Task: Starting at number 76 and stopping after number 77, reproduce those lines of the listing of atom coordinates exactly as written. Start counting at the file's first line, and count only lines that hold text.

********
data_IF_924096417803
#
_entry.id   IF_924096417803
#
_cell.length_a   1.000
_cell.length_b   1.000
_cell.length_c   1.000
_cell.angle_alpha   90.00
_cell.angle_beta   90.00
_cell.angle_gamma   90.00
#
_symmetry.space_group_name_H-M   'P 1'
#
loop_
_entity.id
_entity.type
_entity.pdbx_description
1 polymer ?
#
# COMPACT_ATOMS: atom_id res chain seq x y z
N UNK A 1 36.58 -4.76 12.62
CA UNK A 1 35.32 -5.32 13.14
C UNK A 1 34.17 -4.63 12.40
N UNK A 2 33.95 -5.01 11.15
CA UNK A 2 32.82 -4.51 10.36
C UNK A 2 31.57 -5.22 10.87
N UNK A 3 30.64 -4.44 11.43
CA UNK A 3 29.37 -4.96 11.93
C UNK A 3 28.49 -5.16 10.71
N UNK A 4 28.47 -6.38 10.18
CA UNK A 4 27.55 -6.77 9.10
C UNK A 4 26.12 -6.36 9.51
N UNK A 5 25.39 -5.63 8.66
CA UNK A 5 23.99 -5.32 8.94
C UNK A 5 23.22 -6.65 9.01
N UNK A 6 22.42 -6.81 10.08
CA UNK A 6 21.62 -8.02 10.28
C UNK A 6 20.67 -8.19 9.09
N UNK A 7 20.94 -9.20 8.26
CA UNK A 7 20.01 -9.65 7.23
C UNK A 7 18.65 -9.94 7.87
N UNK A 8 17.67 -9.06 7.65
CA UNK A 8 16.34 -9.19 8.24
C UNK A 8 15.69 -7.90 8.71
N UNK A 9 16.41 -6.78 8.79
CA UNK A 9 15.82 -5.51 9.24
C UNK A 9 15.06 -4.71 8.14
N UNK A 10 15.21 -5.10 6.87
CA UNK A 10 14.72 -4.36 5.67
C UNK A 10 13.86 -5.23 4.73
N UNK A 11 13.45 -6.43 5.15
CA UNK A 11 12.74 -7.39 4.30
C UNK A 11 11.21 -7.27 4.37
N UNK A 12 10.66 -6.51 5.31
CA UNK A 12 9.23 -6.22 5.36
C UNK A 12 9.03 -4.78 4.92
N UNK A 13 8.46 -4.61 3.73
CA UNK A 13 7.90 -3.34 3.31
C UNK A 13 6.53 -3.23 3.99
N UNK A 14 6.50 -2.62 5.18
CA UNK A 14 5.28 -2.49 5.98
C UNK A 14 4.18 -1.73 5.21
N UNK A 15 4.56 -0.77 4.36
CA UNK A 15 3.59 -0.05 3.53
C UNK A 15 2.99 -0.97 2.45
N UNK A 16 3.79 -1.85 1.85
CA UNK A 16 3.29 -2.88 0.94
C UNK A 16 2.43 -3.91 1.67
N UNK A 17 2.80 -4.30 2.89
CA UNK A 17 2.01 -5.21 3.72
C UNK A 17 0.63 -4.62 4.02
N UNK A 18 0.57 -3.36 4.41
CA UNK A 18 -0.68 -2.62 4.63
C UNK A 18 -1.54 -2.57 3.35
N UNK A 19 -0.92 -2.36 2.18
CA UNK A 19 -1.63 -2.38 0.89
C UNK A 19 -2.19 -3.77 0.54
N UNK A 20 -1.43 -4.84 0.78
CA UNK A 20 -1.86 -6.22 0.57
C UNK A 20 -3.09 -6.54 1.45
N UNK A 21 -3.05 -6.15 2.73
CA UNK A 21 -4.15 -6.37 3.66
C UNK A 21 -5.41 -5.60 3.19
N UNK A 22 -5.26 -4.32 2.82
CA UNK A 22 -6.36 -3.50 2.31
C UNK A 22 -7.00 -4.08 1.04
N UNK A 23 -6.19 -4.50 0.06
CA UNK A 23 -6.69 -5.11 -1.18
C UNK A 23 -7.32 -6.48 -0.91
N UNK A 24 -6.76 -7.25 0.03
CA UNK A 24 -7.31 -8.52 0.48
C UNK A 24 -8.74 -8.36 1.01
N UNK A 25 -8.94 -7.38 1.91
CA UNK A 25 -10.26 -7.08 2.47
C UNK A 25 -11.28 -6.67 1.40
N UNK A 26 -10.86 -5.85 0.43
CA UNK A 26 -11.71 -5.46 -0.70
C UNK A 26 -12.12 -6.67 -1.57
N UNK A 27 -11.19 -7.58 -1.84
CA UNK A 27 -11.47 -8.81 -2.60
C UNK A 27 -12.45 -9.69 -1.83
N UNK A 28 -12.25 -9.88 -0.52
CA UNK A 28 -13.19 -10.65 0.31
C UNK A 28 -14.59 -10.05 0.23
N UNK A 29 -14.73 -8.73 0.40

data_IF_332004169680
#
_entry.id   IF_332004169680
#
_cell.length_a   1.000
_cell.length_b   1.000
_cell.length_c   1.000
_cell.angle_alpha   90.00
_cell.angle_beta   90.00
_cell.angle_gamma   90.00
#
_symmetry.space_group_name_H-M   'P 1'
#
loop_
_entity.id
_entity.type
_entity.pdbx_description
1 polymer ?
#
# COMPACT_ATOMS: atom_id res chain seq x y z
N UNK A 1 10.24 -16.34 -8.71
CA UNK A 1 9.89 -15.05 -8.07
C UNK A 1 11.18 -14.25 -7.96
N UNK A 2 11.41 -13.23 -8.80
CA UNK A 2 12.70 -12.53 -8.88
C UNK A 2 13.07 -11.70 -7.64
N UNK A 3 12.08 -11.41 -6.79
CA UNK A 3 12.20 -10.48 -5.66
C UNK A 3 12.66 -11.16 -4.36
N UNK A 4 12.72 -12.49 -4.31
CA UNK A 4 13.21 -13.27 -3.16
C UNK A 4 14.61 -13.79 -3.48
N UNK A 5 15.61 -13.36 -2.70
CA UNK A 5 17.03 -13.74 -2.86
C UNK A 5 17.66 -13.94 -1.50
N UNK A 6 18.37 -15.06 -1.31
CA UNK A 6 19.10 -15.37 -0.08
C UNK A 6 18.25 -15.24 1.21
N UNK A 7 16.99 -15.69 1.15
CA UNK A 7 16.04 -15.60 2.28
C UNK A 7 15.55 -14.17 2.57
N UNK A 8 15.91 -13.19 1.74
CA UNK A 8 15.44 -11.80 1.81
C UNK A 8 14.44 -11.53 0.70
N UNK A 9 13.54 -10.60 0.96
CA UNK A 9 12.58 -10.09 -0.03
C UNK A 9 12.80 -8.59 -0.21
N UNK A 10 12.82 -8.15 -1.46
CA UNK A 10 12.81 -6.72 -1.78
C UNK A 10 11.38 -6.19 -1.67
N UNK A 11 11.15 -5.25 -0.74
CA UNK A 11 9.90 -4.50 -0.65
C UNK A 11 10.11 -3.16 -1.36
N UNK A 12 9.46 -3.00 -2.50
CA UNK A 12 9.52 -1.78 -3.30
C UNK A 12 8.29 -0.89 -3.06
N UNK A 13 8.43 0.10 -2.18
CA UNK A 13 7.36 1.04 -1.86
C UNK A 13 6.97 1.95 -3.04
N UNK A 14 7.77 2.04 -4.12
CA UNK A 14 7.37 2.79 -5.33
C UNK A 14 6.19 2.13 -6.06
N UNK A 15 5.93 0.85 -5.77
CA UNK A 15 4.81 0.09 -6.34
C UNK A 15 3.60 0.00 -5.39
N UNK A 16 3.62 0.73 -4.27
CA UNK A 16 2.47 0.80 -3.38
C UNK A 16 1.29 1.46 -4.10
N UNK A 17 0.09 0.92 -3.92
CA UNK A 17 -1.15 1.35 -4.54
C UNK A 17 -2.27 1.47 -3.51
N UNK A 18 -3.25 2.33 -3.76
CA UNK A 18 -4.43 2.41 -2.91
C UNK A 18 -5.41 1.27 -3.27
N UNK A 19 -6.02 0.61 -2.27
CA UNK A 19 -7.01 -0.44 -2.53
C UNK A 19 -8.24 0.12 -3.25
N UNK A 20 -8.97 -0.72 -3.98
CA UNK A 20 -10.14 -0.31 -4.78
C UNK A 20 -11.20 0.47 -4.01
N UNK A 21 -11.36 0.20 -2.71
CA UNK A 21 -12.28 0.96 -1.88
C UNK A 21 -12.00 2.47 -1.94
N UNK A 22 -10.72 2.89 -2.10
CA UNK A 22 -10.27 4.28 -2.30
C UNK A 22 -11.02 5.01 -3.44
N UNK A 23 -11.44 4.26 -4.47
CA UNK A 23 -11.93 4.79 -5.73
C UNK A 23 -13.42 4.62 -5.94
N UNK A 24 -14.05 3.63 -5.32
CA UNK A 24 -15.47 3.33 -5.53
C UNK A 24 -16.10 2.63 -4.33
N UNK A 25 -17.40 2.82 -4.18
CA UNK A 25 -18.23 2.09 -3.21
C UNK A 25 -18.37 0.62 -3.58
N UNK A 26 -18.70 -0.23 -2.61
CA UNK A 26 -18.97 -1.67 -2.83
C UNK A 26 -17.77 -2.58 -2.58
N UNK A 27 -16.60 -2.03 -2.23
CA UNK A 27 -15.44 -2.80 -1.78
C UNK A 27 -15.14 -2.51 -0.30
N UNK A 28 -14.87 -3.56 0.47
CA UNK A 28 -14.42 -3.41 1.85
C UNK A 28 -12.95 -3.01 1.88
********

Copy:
CA UNK A 19 -1.63 -2.38 0.89
C UNK A 19 -2.19 -3.77 0.54